His own music has a tonal base, with melodic points of reference, but continues to look forward int is approach, drawing a little on the past in form and function but introducing new melodic and harmonic thoughts. “That’s a nice way of putting it”, he says approvingly. “I don’t want to go back to something safe and cosy, I want to write fresh things. I’ve immersed myself in some out there music but I am now writing the music I really want to write. I get some writers who say it’s conventional but I don’t care to be honest! I think someone like Britten still did things with tonality that still make it new and fresh. If everything is self-consciously new it can be fake! It’s no good denying the tonal audacity and the hierarchy of the intervals with Britten – and shows that there are still things you can do. That’s not to say the other developments are not valid, but I wouldn’t dismiss it.”

We move on to discuss the BBC National Orchestra of Wales, now 90 years old. Watkins is hugely appreciative of their achievements and function. “I think the part I know is since the 1980s, when they became a fully fledged Symphony Orchestra. I can only speak from my own experience in the St David’s Hall, which was new then. It has become an incredibly good orchestra, but they also make an effort to go around Wales which I think is extremely important. Places like Abergavenny and Bangor would not always have a symphony orchestra near them, so it’s very important. They don’t have to worry quite so much about full houses so they can do stuff that’s off the beaten track, and it’ll also be on the radio.”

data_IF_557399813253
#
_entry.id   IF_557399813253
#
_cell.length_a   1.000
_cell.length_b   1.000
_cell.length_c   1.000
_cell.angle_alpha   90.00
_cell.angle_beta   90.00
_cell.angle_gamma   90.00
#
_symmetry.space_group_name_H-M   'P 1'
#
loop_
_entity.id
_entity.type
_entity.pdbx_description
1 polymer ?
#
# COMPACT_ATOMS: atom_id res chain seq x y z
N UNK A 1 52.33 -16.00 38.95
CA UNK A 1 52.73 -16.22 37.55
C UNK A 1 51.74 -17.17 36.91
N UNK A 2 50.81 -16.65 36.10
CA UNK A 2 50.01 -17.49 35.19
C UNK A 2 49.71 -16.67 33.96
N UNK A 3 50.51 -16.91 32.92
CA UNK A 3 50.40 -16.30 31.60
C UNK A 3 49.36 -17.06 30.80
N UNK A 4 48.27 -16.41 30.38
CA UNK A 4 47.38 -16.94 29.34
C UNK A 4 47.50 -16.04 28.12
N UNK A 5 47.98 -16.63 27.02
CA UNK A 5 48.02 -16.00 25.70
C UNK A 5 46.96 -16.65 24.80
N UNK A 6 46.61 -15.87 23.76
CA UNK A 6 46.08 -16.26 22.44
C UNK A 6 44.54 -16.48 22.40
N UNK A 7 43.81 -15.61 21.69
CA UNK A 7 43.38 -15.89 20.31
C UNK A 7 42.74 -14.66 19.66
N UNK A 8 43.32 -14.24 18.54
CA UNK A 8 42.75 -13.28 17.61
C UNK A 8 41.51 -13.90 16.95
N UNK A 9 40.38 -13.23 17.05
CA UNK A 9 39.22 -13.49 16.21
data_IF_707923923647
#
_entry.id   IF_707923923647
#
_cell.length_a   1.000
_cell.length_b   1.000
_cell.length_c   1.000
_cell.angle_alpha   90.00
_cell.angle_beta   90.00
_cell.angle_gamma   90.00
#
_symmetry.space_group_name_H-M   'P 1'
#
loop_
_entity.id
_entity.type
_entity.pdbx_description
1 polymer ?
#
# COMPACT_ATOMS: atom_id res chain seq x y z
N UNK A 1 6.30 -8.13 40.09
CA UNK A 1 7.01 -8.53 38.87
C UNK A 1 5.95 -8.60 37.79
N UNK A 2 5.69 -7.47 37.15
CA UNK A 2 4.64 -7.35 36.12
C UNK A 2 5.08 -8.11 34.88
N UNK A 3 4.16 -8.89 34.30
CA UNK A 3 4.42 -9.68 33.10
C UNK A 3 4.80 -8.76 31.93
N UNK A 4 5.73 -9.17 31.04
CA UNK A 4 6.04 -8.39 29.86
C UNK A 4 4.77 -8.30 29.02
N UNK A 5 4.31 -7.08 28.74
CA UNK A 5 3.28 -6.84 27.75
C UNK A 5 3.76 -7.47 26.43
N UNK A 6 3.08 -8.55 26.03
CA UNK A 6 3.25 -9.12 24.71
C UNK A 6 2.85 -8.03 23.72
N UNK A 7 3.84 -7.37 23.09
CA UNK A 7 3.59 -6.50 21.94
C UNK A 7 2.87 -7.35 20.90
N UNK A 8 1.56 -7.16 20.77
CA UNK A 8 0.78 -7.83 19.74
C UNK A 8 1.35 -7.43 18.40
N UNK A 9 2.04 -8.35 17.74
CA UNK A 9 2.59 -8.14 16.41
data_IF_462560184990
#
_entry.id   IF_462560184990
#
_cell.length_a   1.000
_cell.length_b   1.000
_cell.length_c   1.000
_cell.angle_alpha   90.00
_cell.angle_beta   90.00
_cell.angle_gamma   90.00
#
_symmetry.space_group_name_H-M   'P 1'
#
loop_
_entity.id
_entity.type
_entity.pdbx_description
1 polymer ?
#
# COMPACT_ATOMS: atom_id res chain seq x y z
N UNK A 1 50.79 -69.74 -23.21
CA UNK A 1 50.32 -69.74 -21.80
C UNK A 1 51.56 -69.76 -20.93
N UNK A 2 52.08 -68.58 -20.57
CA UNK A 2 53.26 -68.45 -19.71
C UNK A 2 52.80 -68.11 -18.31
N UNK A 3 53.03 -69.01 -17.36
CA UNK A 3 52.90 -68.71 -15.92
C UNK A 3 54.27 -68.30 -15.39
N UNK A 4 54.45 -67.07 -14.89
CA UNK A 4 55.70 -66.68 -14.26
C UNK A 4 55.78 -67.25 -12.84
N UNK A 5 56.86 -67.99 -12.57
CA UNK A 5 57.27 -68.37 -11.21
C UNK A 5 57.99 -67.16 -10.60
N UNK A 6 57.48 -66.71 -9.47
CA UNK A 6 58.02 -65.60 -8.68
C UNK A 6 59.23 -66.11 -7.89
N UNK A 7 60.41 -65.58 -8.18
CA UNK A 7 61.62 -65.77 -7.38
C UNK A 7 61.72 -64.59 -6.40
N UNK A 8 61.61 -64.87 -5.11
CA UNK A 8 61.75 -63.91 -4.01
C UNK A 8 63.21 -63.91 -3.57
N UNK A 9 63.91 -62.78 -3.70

“That’s a very healthy thing. It’s good for composers to think a little bit commercially when writing, but also good that people like the BBC NoW commission these pieces. At the end of February I’m doing a workshop with young composers, and Martyn Brabbins is doing conductor masterclasses. That’s a real services because it’s hard for people to learn their craft. The orchestra does get better and better, we were so impressed with the Britten and I know that tomorrow it will be better still. Cardiff’s lucky to have the Welsh National Opera too, it improves the life of a city. I feel very lucky to be Composer in Association here, it’s been a very nice experience for me.”

Watkins will perform Philip Cashian’s Piano Concerto at the Aldeburgh Festival, part of a concert with the BBC Symphony Orchestra and Oliver Knussen that will include Copland’s Appalachian Spring and Music For A Great City. For more details you can go to the Snape Maltings website

On record: Colin Matthews: Violin Concerto, Cortège, Cello Concerto No. 2 (NMC)

matthews

Colin Matthews: Cortège (1988)*. Cello Concerto No. 2 (1996)**. Violin Concerto (2009)***